Old meets new

It was inevitable – vermouth is the latest category to be revived through the craft movement. Jaq Bayles reports on how modern twists are making big names sit up.


GIN AND VERMOUTH go together like rama lamma lamma ka dinga da dinga dong, which, if it wasn’t a lyric from a nonsensical song in the musical Grease, could easily be the latest obscure botanical in either of the aforementioned drinks.

Gin, as we all know, is currently everyone’s favourite spirit and it’s now also being credited with helping to spark a vermouth resurrection, having prompted a new generation of consumers to enjoy learning how botanicals work together to create different flavour sensations.

Given the high percentage of cocktails that vermouth is present in, the fact that its profile has been so low for so long seems a little odd, but the global rise in the popularity of the Negroni and the Martini has helped to drag it back into the limelight and there are no end of new brands springing up all over the world.

According to IWSR figures, vermouth sold 20.7m 9-litre cases in 2015, with the omnipresent Martini brand accounting for nearly half of those but, in common with the rest of the drinks world, these new craft brands are making consumers look twice and helping bartenders to add value to their top-selling cocktails.

Philip Duff, a drinks educator and director of Liquid Solutions Bar & Beverage Consulting, says he can hardly move for new entrants. “Everywhere I look the market is flooding with craft vermouths, whether it’s the UK, Germany, US, Australia or France.

“What makes it tricky is that, much like whisky, it’s quite straightforward to make a vermouth but very, very, very difficult to make a good one. Because making vermouth doesn’t necessarily entail distilling or ageing, you can get it to market with minimal investment, which has driven innovation and created a huge buzz around the category.

“We’ve seen a lot of locally-made vermouths (even in Brooklyn, not famed for its vineyards), wineries bringing out their own vermouths, several collaborations between whiskey and gin with vermouths bespoke to their brands, and much more.

“Indeed, once you delve into vermouth, you emerge with a newfound respect for just how much expertise goes into making a bottle of even the most basic, classic Martini Rosso or Cinzano Bianco.”

These New World takes on what started life in 16th-century northern Italy as a medicinal drink made with aromatised fortified wine may horrify the purists, but their purveyors see them all as opening up the market to new consumers.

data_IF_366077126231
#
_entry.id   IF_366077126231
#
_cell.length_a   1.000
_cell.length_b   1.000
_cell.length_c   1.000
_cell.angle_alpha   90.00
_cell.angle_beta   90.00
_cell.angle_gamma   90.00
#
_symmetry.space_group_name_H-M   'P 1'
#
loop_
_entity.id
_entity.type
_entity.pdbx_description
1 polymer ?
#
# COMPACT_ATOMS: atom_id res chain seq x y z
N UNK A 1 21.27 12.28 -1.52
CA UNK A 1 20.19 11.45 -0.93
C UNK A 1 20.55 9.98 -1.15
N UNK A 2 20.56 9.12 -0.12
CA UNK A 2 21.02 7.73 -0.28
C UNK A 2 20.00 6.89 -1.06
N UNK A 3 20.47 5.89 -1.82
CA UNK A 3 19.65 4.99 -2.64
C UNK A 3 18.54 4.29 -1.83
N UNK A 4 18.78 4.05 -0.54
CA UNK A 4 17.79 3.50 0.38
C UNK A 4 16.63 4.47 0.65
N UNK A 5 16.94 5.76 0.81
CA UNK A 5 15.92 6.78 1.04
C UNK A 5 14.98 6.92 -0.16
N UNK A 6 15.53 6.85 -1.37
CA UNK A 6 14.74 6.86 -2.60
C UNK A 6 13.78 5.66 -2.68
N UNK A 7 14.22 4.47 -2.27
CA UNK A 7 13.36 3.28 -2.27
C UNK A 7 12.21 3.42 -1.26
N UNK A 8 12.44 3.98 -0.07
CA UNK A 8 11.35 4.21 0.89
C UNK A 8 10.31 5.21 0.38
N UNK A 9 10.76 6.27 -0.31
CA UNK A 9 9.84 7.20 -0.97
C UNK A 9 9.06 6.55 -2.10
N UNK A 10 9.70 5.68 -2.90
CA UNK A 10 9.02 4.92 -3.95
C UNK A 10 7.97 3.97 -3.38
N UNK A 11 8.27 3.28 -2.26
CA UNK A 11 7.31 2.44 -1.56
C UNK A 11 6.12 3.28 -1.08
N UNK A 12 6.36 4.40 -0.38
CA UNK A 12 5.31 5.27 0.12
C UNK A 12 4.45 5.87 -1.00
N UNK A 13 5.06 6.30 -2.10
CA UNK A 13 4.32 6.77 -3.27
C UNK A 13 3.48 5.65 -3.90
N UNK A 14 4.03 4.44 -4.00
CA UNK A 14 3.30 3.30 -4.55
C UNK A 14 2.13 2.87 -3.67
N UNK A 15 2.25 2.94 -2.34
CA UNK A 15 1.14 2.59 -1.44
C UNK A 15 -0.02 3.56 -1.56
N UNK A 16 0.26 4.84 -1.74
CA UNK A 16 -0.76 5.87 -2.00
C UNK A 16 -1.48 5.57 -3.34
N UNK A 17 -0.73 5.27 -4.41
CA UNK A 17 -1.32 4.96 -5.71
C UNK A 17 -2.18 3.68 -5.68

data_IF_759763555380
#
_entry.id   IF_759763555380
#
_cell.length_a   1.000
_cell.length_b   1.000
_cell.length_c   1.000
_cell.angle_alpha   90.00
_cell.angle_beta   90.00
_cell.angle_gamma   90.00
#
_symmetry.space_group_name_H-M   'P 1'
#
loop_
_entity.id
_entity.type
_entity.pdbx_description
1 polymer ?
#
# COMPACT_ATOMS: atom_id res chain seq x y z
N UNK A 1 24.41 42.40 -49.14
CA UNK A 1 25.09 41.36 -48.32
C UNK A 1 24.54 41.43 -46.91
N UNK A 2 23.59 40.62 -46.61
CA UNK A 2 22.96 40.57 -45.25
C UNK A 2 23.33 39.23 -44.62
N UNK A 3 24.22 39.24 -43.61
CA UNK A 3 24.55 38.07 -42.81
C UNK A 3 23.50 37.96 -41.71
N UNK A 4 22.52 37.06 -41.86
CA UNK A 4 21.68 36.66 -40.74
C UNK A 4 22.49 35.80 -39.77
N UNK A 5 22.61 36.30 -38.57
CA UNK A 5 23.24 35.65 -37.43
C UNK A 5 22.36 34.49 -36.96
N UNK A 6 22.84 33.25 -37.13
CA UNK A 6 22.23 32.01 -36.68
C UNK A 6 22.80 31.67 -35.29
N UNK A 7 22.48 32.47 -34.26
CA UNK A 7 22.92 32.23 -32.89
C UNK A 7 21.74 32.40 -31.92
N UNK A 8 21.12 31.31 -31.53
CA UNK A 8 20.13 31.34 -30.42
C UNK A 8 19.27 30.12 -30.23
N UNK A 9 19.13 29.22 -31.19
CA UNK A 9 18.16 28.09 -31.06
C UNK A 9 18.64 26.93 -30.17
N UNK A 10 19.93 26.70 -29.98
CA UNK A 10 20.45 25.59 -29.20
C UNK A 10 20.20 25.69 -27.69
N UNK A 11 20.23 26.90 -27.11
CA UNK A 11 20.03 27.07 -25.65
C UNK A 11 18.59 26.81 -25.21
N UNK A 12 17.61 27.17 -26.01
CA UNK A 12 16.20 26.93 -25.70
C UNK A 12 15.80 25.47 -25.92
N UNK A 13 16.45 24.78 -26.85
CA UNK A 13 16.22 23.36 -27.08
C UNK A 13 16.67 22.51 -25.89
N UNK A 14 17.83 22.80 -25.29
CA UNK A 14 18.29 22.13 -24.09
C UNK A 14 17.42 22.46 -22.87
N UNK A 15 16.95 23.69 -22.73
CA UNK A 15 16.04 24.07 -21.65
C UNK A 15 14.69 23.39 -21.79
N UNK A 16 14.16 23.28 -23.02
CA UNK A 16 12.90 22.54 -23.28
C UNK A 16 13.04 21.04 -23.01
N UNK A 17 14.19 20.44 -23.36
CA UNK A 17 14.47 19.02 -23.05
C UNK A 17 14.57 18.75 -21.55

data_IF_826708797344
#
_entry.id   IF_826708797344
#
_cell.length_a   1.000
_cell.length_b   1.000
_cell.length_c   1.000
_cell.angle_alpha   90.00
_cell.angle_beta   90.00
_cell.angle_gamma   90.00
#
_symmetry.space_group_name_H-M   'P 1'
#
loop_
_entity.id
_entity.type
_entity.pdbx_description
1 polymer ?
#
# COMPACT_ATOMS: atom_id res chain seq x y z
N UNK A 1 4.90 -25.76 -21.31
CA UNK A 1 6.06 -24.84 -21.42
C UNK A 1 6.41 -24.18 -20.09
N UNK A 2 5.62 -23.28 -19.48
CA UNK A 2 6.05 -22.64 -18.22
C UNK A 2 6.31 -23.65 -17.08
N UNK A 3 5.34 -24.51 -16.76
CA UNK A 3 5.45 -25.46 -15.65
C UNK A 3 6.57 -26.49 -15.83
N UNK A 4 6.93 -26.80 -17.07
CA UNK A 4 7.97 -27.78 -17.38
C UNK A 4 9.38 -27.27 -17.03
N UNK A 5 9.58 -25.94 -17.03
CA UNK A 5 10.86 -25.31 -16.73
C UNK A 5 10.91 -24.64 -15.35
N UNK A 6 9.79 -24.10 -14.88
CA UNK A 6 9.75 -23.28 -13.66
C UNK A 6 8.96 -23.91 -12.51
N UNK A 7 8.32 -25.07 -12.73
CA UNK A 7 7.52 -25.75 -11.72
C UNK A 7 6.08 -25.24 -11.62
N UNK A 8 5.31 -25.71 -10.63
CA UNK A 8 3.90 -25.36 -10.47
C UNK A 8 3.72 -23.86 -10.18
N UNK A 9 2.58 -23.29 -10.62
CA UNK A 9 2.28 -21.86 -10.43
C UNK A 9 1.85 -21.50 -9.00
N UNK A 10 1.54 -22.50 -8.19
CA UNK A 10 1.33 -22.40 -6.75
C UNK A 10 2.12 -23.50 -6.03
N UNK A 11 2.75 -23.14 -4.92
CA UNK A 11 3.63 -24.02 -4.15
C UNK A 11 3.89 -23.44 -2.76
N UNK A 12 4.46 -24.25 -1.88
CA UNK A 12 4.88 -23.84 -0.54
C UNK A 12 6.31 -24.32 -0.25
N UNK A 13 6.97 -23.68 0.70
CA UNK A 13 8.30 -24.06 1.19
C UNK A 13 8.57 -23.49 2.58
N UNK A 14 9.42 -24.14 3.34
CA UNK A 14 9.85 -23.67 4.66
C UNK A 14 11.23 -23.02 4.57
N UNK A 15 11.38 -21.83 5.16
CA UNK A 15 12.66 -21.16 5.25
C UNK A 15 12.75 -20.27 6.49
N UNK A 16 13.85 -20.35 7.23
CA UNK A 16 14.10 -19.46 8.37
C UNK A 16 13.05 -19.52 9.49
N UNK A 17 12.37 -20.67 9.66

Mark Ward, who created Regal Rogue, which uses 100% Australian wine and native Australian botanicals, says his brand is “the disruptor of the modern craft vermouth category”. He adds: “Now most countries have a vermouth. New Zealand’s about to launch one, Australia has gone from having just one to eight or nine, Germany has two or three. We’re seeing everything really evolve very quickly. We’re seeing vermouth bars such as Caffé Dante in New York and Banksii in Sydney where everything is dedicated to vermouth.”


And the craft movement in vermouth has, in keeping with trends in other drinks, led to even the biggest producers looking at their brands in a new light.

Ignacio Vazquez, global brand director for Bacardi-owned Martini, says: “Craft is a trend happening across all categories. Consumers and bartenders are looking to find something unique and that’s not well known. There’s an element of personal discovery and there needs to be a strong authentic story.

“We are the leader by far and it does affect us in a positive way. It pushes us, makes us get on our toes and create something really authentic. Because of that we have crafted a product called Riserva Speciale, inspired by old recipes, using traditional methods such as resurrecting old Pinot casks.”

The latest range carries a Vermouth di Torino classification and has two variants – Rubino, which is made by blending small parcels of Langhe DOC Nebbiolo wines with extracts of Italian holy thistle and red sandalwood from Central Africa, and Ambrato, with Moscato d’Asti DOCG wines, yellow cinchona bark from Ecuador and Chinese rhubarb.

Vazquez says that today’s consumers are looking for more than just a drink, they are seeking an experience, which is why Martini has been busy creating pop-up ‘vermoutherias’ at events such as the Venice Bar Show and Tales of the Cocktail in Edinburgh. “Instead of looking backwards we give a twist in terms of looking at the future. We are creating lots of expressions of classic cocktails.”